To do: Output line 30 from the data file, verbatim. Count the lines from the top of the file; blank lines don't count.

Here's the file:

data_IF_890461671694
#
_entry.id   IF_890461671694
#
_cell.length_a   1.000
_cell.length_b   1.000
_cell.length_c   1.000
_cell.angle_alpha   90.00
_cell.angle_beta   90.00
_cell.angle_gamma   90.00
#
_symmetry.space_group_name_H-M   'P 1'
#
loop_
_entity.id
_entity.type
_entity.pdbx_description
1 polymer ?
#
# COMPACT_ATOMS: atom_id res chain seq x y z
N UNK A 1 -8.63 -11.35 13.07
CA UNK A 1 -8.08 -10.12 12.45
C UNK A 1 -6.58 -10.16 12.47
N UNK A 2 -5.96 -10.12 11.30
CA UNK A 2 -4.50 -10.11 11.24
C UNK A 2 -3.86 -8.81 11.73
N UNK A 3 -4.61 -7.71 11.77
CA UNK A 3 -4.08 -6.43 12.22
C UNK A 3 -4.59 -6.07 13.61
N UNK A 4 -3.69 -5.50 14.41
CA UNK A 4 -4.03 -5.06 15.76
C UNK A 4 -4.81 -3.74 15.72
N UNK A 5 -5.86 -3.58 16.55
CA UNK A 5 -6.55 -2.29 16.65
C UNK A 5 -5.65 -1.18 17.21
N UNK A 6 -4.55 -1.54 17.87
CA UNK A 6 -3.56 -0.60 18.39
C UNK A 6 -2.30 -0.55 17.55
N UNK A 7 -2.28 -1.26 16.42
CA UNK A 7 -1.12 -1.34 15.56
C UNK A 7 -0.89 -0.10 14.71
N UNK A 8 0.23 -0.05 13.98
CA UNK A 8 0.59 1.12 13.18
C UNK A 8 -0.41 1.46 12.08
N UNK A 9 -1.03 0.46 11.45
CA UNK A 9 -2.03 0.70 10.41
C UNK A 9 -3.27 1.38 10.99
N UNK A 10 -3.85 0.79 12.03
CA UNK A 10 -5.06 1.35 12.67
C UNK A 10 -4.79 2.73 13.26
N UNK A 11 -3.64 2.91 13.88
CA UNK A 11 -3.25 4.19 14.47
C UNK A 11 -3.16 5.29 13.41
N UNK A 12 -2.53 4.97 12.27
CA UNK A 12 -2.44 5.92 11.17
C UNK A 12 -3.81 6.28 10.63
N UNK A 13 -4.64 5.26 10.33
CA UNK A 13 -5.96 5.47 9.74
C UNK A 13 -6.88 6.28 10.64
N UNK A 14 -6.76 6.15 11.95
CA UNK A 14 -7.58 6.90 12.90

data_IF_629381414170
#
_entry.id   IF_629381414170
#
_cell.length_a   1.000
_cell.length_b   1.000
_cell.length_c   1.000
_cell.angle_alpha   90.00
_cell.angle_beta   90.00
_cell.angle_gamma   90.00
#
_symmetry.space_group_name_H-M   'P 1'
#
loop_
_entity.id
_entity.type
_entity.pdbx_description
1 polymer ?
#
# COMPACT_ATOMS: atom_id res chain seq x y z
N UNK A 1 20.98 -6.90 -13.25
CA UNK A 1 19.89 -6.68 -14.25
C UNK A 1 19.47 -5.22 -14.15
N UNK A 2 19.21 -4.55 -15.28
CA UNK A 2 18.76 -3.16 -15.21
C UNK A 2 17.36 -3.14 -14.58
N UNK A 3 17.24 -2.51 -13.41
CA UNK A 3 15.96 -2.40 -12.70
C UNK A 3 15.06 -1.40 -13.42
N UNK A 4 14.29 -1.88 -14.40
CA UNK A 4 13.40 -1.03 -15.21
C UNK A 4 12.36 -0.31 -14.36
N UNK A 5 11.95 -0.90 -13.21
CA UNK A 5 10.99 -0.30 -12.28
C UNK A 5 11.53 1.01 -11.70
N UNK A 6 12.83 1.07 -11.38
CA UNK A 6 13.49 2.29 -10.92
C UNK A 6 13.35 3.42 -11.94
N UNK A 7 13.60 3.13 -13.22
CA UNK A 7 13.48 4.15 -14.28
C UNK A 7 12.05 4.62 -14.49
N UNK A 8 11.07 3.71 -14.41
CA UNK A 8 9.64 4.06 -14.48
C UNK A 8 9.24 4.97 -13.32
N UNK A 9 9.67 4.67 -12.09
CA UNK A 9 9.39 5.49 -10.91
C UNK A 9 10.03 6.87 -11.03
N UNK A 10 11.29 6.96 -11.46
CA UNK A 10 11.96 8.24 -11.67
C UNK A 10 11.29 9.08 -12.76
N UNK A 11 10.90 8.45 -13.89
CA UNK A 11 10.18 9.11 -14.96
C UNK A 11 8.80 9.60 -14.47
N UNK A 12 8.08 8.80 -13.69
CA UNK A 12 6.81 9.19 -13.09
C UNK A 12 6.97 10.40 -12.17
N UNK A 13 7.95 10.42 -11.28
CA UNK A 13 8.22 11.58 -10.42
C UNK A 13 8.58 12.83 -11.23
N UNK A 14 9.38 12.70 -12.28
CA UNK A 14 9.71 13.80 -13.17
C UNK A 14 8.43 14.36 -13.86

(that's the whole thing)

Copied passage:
N UNK A 4 -3.69 -5.50 14.41